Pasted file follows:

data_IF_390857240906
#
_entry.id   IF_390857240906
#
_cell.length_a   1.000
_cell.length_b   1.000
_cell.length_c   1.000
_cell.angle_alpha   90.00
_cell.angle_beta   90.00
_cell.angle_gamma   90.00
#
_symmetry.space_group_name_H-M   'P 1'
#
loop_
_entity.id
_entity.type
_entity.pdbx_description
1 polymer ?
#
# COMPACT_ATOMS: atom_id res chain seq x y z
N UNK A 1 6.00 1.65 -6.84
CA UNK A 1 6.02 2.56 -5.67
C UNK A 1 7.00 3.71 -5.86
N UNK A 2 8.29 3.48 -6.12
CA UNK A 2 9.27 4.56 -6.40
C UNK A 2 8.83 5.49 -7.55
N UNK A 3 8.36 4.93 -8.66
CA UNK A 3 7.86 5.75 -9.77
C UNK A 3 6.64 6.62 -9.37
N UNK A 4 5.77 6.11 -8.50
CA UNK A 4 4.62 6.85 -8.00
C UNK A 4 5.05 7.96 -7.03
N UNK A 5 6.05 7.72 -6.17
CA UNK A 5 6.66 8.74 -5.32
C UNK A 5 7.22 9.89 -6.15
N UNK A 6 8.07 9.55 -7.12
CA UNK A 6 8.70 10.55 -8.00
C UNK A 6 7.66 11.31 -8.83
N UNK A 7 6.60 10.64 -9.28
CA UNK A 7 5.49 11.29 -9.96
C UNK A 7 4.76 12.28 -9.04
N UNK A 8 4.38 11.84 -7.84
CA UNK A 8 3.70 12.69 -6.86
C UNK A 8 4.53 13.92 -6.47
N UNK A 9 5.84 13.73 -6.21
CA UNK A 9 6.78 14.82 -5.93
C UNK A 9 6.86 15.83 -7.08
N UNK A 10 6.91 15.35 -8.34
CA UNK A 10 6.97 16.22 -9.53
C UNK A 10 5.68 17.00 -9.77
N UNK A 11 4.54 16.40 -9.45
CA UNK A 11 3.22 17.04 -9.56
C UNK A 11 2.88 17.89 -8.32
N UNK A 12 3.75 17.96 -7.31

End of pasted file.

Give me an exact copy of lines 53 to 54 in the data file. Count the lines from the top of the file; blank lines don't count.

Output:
C UNK A 11 2.88 17.89 -8.32
N UNK A 12 3.75 17.96 -7.31